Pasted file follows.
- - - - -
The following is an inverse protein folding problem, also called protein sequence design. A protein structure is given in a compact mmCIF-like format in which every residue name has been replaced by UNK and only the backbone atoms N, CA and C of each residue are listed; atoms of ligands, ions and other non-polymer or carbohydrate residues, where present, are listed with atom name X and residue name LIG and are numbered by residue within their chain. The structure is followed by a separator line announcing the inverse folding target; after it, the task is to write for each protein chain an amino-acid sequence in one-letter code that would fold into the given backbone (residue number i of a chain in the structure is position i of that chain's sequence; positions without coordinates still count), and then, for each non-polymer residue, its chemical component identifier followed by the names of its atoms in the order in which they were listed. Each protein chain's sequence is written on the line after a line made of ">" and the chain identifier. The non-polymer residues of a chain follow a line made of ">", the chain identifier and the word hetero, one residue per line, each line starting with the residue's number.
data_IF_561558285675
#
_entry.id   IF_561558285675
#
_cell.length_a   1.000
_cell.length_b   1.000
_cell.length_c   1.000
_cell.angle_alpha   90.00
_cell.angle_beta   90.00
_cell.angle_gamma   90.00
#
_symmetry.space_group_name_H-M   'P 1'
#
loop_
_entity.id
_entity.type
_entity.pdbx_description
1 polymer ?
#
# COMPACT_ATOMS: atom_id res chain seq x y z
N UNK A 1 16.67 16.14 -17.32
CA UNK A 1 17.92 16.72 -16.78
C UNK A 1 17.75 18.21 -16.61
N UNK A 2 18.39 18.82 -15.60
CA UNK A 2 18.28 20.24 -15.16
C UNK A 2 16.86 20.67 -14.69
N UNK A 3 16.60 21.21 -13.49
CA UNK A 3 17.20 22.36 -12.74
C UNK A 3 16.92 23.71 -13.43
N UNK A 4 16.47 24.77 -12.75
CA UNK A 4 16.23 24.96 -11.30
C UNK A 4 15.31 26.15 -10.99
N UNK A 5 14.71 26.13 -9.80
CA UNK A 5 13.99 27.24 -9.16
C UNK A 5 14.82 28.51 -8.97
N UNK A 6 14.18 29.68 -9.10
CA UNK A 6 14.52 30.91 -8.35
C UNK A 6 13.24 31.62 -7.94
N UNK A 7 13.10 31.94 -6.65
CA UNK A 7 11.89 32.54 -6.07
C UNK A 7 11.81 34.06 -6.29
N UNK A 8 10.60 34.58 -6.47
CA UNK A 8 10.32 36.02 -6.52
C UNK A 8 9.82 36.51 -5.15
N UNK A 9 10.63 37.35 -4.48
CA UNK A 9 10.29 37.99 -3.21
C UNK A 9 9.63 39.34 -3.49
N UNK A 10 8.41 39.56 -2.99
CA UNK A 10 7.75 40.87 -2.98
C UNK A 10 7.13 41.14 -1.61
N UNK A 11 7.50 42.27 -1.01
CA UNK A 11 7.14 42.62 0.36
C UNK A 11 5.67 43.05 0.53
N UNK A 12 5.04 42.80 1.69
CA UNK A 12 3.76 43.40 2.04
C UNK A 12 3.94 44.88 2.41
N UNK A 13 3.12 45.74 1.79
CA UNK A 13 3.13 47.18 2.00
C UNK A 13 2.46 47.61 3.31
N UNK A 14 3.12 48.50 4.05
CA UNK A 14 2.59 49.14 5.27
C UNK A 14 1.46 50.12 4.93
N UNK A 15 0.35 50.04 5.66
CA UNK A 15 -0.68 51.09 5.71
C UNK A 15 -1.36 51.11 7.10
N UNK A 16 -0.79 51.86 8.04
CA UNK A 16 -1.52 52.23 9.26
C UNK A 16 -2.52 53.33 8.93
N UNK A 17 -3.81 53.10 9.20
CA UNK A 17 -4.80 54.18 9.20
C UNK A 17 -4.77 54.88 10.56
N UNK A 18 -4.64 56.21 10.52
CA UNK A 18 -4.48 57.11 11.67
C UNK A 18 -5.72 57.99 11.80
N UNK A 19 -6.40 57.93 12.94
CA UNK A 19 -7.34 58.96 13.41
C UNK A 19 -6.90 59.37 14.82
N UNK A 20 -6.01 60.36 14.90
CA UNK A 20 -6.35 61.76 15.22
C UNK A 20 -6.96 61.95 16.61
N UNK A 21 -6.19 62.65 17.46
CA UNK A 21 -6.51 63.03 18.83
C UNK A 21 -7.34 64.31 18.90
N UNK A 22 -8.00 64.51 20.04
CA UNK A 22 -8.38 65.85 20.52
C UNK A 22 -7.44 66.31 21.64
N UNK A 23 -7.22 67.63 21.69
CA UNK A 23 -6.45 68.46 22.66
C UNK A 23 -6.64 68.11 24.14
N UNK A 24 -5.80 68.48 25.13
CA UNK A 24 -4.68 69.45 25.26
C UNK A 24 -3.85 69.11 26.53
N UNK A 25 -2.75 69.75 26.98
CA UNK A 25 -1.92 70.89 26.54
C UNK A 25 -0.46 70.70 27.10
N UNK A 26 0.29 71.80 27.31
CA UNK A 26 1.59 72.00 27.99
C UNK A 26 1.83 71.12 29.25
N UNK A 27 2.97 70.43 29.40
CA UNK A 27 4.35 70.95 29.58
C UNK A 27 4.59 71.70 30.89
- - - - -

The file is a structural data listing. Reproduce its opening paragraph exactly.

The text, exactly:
The following is an inverse protein folding problem, also called protein sequence design. A protein structure is given in a compact mmCIF-like format in which every residue name has been replaced by UNK and only the backbone atoms N, CA and C of each residue are listed; atoms of ligands, ions and other non-polymer or carbohydrate residues, where present, are listed with atom name X and residue name LIG and are numbered by residue within their chain. The structure is followed by a separator line announcing the inverse folding target; after it, the task is to write for each protein chain an amino-acid sequence in one-letter code that would fold into the given backbone (residue number i of a chain in the structure is position i of that chain's sequence; positions without coordinates still count), and then, for each non-polymer residue, its chemical component identifier followed by the names of its atoms in the order in which they were listed. Each protein chain's sequence is written on the line after a line made of ">" and the chain identifier. The non-polymer residues of a chain follow a line made of ">", the chain identifier and the word hetero, one residue per line, each line starting with the residue's number.